We might be that fortunate, borge! Thanks for the comment, Steph

      • borge_009 profile image

        borge_009 

        8 years ago from Philippines

        Those houses were amazing steph. Maybe in the future I am hoping I could live in those kind of house. Thanks

      • stephhicks68 profile imageAUTHOR

        Stephanie Hicks 

        8 years ago from Bend, Oregon

        I'm with you katiem2! Peace to you as well.

      • katiem2 profile image

        katiem2 

        8 years ago from I'm outta here

        WOW how cool, I want one with a big sky light! Great Hub! Thanks and Peace :)

      • stephhicks68 profile imageAUTHOR

        Stephanie Hicks 

        8 years ago from Bend, Oregon

        Thanks Glenn - I'm with you - I'd need lots of windows in a south facing underground home. :)

      • profile image

        solargroupies 

        8 years ago

        Another great hub Stephanie. I have seen some very energy-efficient and cool (literally) earth-bermed homes here in Vermont. As a sun-lover, my underground home would need lots of light!

      • stephhicks68 profile imageAUTHOR

        Stephanie Hicks 

        8 years ago from Bend, Oregon

        Hi Bob - thank you! That must have been quite an experience working on an earthship project. Did it incorporate gardens on the roof at all?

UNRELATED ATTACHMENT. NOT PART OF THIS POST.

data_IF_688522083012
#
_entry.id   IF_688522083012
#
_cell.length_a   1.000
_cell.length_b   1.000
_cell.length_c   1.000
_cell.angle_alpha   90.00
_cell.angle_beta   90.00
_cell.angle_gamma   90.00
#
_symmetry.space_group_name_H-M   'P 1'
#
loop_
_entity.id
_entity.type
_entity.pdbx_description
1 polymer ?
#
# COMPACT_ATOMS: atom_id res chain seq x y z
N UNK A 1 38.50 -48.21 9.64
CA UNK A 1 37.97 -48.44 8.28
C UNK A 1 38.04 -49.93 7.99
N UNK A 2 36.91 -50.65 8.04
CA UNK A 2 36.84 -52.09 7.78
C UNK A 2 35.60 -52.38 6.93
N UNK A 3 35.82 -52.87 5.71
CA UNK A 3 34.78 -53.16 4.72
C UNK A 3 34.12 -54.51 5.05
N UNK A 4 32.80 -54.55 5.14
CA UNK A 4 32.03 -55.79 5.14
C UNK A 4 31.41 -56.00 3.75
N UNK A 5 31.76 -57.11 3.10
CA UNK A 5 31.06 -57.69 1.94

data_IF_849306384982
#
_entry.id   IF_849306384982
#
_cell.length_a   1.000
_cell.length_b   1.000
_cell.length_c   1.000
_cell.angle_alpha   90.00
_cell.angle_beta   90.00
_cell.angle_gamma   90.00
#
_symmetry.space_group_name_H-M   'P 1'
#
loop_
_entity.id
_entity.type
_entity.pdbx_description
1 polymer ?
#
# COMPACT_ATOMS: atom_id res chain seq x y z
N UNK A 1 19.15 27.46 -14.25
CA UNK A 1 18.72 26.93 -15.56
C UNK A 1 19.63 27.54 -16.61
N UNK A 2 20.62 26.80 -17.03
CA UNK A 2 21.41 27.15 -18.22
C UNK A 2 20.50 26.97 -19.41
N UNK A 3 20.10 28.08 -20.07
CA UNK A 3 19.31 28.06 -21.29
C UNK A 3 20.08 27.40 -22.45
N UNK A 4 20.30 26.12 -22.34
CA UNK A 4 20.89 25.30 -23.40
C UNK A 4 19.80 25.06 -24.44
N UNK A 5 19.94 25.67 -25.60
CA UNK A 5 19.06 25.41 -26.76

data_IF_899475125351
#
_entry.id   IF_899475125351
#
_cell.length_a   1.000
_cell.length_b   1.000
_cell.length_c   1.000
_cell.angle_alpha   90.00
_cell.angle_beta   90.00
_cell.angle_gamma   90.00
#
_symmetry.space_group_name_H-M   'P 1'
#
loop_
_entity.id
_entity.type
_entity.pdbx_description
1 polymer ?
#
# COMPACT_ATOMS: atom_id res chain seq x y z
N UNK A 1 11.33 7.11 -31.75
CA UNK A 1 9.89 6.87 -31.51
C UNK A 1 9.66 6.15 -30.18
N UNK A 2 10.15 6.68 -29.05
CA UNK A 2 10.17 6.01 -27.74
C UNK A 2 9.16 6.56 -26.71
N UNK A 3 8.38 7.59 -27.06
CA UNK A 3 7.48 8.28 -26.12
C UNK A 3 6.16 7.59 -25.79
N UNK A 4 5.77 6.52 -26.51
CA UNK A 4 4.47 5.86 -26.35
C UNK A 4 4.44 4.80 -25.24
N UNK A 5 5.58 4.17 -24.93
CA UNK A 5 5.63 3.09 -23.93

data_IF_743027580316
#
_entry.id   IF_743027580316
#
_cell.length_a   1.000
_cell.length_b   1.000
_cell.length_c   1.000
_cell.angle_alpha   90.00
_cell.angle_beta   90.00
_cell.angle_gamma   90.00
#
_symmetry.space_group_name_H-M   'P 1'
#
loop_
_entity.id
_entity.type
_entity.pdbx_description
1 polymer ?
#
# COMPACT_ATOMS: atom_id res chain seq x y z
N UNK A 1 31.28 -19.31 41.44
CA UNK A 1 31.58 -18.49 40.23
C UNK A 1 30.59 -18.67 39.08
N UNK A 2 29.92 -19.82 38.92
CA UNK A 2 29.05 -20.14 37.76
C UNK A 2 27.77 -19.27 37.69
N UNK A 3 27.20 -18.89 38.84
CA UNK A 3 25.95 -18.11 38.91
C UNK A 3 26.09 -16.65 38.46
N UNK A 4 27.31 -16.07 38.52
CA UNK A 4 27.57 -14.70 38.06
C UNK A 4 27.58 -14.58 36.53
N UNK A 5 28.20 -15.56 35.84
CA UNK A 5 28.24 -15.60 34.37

• stephhicks68 profile imageAUTHOR

        Stephanie Hicks 

        8 years ago from Bend, Oregon

        Hi theherbivorehippi - very cool, huh? I forgot to mention that there is a Costco warehouse store that is underground, as well. Underground structures make sense for both residences and businesses.

      • stephhicks68 profile imageAUTHOR

        Stephanie Hicks 

        8 years ago from Bend, Oregon

        Thank you Michael - I am fascinated by underground homes! It would be wonderful to see land use planning incorporate and encourage the idea to help preserve open spaces and minimize energy costs.

      • Bob Ewing profile image

        Bob Ewing 

        8 years ago from New Brunswick

        Great hub, solid info, I had a small role in an earthship project some years back.

      • theherbivorehippi profile image

        theherbivorehippi 

        8 years ago from Holly, MI

        These are sweet!! I had no idea! What an awesome hub! Rated up. :)

      • Michael Davis profile image

        Michael Davis 

        8 years ago

        Very informative hub. Thanks for the information. This opens my eyes to a world I didn't know existed. Great job!